Children's Hospital Colorado

Managing Atopic Eczema in Children (S2:E17)

Dermatologists often refer to atopic eczema (atopic dermatitis) as the itch that rashes, not the rash that itches. Certain conditions can even mimic eczema, particularly in infants, and pediatricians will find that differentials vary significantly based on age group. Understanding the most common clinical presentations, root causes and most effective treatments is helpful for any pediatric practitioner.

Listen to pediatric dermatology experts discuss atopic eczema diagnosis and treatment

Join us for today's episode of Charting Pediatrics with Lori Prok, MD, pediatric dermatologist at Children's Colorado, and Julieann Tibbetts, PNP, pediatric nurse practitioner.

In this episode, we discuss:

  • The four criteria that warrant a pediatric atopic eczema diagnosis by primary care physicians
  • How to differentiate between scabies and atopic eczema, and when to consider a food allergy
  • Key components to the physical exam of an atopic eczema differential diagnosis
  • Initial treatment options for atopic eczema in children that providers can try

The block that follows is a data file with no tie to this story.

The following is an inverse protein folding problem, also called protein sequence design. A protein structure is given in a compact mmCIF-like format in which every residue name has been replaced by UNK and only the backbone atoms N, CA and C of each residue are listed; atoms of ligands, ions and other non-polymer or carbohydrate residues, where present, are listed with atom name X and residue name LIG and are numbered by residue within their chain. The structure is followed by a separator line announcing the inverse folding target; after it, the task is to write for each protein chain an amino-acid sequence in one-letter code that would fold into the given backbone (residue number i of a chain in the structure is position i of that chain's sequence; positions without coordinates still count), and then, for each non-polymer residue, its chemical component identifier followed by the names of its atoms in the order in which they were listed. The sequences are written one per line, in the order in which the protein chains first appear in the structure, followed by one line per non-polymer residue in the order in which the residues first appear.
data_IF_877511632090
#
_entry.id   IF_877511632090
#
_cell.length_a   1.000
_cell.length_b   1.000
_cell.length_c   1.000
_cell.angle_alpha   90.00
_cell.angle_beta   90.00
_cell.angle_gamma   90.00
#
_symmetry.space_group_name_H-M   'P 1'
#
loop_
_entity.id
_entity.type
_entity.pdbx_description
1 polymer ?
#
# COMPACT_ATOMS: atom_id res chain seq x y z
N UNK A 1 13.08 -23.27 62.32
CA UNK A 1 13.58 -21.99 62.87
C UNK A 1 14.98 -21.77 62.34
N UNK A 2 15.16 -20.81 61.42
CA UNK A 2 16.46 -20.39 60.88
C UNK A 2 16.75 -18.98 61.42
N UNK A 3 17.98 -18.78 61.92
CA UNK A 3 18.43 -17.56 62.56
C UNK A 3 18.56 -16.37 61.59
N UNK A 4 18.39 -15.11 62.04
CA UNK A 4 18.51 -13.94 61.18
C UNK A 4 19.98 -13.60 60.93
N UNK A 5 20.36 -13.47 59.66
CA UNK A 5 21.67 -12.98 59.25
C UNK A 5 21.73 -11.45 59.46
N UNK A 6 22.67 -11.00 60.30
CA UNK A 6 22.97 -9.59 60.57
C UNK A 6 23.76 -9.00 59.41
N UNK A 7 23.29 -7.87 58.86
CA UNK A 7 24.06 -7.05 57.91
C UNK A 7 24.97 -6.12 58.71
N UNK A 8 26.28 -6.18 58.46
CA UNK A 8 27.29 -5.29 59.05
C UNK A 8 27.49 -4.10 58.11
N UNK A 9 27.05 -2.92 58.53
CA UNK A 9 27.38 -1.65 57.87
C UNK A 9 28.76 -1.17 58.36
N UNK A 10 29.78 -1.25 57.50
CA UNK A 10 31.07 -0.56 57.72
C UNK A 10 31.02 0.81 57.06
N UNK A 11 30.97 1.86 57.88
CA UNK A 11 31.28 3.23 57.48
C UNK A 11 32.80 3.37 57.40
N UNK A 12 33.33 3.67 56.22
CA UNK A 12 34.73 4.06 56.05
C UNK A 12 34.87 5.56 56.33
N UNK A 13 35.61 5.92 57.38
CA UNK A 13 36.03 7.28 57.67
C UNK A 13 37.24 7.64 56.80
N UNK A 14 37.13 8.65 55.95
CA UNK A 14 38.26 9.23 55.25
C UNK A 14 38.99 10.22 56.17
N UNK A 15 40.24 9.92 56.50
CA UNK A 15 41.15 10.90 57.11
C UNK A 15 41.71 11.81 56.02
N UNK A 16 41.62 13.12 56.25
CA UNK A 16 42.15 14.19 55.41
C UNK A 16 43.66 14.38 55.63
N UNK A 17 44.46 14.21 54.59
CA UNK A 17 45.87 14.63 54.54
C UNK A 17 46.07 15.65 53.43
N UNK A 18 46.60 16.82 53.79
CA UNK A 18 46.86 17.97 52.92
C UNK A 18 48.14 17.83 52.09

• The best use of topical steroid treatment, including how to choose the strength of corticosteroid treatment
  • Importance of using simple, minimal ingredient products to minimize skin irritation
  • Alternative, non-steroidal treatment options for children who suffer from atopic eczema
  • How to use dry bandages and medicated dressings, including wet wrap therapy for treatment
  • Why controlling the itch is paramount for children with atopic eczema
  • The importance of education in the process of successful treatment, including resources for education around eczema
  • When primary care physicians should refer young patients with eczema to dermatology

Treating atopic eczema in children

When a pediatric primary care provider suspects atopic eczema in a patient, dermatologists are always happy to see the child, even in the case of mild eczema. Referrals are particularly helpful if the patient isn't responding to treatment.

Dermatologists typically find that eczema improves as the skin barrier improves. Emollients are among the most vital treatments, though all four criteria of the condition should be addressed. This includes antihistamines and steroids. Some providers fear over prescribing steroids, but our experts explain why this fear is usually unwarranted.

Atopic eczema diagnosis and treatment at Children's Colorado

Babies and children who battle atopic eczema and other skin conditions are treated by our Dermatology Department. Our pediatric dermatology experts provide a variety of services, including resources and educational tools to help treat and manage eczema. Refer a patient to Children's Colorado.